CHICAGO - He could not hide it, sweeten it, dart from it even if he tried, but the stunning thing was how boldy Randy Gregory took the opposite track. How convincing and real he was in his spill. This guy is going to become a dynamite Dallas Cowboy - or snatch their biggest star for pulling one heck of a makeover just to get through a mess.
Gregory is the Nebraska defensive end who was supposed to rocket in the NFL Draft. The question only a few weeks ago was not if he was a first-round pick, just how high.
But as the draft unfolded on Thursday night here, word spewed that Gregory blew off meetings with teams and was late to others and that he had "personal issues" that might include "mental health issues," this on top of his failed drug test at the Combine.
Out of the first round he fell. He kept falling, tumbling all the way to pick No. 60 in the second round. On the second day. The Cowboys provided the safety net on Friday night here. Gregory said they will offer more than that.
He said he smoked marijuana for anxiety issues. He said his personal situation is "unique." He said in a 40-minute sit-down with Dallas owner Jerry Jones two weeks ago that Jones told him if he became a Cowboy they would help him find solutions. He said Jones and all of the Cowboys coaches were "real stern with me." He said former NFL head coach Herman Edwards has become a mentor.
Randy Gregory said he was up all night on Thursday. He could not sleep.
He said he would be lying if he told us he was not bitter.
But then he let loose: "I've learned a lot. This hit me and my family hard. Initially, the wait was agonizing. But I deserved it. It's very humbling. I made a real dumb decision; I'm just ready to fix it. This is the team I need. I gave them my word I'm going to work hard on the field and not be a problem off the field. I can't wait to get on that field. I can't wait to get on to the real world."
It was eloquent. It was powerful. Behind every word was a crack of emotion and realness that captured what Gregory had experienced in his plummet.
There is, however, a huge difference between intentions and actions. Gregory had showed enough NFL teams that he was untouchable through 59 picks. If not for Dallas, his wait could have been much longer.
Other NFL teams believe that despite anything Gregory says or plans that he is a ticking time bomb of trouble and headaches. That his discipline is too small and his issues possibly too deep.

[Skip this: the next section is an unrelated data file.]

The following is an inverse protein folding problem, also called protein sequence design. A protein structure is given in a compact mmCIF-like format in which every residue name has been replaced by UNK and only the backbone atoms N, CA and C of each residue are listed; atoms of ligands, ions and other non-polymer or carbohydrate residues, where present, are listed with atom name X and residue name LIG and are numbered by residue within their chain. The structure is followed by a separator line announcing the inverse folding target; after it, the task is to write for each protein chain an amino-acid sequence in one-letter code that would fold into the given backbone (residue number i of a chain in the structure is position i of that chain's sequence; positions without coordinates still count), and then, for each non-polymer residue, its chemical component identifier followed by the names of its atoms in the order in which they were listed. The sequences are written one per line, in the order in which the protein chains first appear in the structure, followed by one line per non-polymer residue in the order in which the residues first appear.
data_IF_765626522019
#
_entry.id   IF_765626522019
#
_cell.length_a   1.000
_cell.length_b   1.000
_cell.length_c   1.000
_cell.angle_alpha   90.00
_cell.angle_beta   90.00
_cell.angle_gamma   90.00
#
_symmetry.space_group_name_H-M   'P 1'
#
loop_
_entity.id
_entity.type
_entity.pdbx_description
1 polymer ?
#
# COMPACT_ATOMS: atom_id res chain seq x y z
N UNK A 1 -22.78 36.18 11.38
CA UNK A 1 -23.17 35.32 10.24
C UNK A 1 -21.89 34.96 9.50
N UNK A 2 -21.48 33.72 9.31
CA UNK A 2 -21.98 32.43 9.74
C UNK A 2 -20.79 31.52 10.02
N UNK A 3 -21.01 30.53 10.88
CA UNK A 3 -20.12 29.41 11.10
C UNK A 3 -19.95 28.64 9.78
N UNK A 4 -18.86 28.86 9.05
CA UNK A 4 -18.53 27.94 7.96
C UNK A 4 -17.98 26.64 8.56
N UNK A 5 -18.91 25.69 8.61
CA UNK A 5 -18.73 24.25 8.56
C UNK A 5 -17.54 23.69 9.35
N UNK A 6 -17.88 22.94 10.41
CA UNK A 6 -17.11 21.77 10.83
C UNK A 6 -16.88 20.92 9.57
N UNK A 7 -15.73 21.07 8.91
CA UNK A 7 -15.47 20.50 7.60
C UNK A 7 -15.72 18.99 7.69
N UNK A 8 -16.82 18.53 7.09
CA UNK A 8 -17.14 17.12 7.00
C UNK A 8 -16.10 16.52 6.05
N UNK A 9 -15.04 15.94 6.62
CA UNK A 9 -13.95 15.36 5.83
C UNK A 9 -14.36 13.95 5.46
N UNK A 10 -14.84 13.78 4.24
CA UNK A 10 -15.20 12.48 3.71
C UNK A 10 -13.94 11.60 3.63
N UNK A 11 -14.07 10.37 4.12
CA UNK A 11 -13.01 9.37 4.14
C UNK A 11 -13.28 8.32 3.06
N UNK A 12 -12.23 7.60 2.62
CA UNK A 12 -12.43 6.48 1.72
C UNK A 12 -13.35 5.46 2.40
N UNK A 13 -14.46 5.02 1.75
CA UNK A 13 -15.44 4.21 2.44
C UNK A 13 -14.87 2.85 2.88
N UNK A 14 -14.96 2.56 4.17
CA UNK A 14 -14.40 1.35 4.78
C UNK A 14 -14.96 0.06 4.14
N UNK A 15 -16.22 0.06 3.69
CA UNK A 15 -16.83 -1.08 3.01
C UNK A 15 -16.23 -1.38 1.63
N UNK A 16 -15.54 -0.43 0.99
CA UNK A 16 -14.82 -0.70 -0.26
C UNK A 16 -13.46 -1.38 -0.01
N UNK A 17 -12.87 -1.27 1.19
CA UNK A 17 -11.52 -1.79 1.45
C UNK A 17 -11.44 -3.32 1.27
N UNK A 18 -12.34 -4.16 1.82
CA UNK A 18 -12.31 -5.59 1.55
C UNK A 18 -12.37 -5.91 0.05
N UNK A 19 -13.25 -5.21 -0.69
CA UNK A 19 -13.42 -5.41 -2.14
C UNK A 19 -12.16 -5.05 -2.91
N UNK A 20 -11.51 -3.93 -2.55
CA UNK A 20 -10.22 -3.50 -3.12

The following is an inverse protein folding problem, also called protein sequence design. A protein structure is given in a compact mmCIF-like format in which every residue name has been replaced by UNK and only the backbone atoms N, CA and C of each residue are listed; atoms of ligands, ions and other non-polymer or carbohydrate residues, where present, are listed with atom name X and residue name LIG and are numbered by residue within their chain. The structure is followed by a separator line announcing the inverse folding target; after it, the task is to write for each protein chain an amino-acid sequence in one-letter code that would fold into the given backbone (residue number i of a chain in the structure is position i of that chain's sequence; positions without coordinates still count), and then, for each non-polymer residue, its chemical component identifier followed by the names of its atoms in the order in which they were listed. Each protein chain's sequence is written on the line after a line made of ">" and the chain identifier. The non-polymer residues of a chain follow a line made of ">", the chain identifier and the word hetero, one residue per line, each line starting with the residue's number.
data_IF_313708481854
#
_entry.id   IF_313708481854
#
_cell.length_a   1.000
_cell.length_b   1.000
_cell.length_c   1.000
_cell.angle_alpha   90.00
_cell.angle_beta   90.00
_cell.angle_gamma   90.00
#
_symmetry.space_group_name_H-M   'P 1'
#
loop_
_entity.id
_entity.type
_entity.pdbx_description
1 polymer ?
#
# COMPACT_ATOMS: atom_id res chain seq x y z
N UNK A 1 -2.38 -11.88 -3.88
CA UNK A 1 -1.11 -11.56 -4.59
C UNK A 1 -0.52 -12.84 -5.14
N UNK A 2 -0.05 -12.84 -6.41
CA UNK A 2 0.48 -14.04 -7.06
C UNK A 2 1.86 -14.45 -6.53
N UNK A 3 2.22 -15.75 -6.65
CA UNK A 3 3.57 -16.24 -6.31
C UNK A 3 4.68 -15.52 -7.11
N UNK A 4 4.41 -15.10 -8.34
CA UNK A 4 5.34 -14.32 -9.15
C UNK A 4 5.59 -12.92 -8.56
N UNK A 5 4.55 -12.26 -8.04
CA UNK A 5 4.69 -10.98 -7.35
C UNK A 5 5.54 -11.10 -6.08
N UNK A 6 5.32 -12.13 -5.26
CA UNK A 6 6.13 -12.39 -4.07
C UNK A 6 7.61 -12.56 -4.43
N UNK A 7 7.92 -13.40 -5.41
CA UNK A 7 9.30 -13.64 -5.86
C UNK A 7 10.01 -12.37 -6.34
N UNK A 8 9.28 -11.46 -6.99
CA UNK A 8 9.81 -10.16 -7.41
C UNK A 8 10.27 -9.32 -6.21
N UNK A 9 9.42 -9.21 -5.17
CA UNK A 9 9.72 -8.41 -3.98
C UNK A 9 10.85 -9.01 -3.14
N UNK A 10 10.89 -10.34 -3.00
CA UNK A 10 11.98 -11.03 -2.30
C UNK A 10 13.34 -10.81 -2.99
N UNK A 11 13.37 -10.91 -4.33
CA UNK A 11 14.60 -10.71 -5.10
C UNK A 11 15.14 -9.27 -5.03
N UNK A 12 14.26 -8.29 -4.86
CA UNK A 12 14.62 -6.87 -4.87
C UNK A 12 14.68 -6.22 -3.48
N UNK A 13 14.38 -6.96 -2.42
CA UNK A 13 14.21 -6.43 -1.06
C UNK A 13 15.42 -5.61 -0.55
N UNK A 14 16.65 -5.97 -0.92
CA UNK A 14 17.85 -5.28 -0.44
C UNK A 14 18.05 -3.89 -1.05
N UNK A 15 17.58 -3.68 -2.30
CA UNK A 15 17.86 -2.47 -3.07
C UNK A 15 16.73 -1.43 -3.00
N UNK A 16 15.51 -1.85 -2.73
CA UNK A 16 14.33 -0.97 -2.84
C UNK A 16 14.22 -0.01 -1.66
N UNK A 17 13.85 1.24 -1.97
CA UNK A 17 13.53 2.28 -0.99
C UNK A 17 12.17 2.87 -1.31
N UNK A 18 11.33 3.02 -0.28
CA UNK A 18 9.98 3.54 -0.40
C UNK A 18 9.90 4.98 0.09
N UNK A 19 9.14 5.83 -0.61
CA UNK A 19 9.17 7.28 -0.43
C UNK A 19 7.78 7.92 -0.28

But the Dallas Cowboys are there with a lasso of help and Texas-size arms of mentoring and prodding that they think can help Gregory become a dominant player and a prize Cowboys fixture.
So, Randy Gregory has just become one of the most fascinating stories of this draft class. Watching and tracking his progress or his decline will be inevitable. Listening to him share it will be, too.
The wait by two Smiths was not as dramatic as Gregory's but was just as riveting for each player.
Penn State offensive tackle Donovan Smith and Ohio State receiver Devin Smith, like Gregory, arrived here at the draft on Thursday expecting to be first-round selections. Both were selected earlier than Gregory in the second round: Donovan Smith at No. 34 to Tampa Bay and Devin Smith at No. 37 to the Jets.
"My agent and my family had told me to bring two suits," Donovan Smith said. "I kept telling myself that I might go in the third or fourth round, the latest, to not expect so much. But nothing can compare you for waiting all night and then nothing happens. My family handled it better than me. I was pissed."
At least Smith was the second pick of the second round. At least he stuck around for it. Alabama safety Landon Collins was the first pick of the second round; the Giants jumped up in the draft to grab him. But Collins, who was in Chicago on Thursday night for draft festivities, was long gone before the second round.
"You come, you go on the red carpet, you expect a great experience and it's tough," Donovan Smith said. "But things work out. I'll be blocking for Jameis Winston now. We know he's a winner. I know I'm a player."
Devin Smith said he, too, had a hard time sleeping after the devastation of waiting all night to hear his name called with no luck. Smith said he finally fell asleep around 3 a.m. He is from Akron, Ohio, and now heads to New York, a city he has never visited.
He is fast. Very fast. A stretch-the-field receiver.
"When you don't get picked in the first round, it's a surprise," Devin smith said. "And then you have to think things over, re-work your mind. You have to get control of your emotions. I think you have to do that as a player, too. And I try to be balanced like that. Because sometimes things have a way of working out."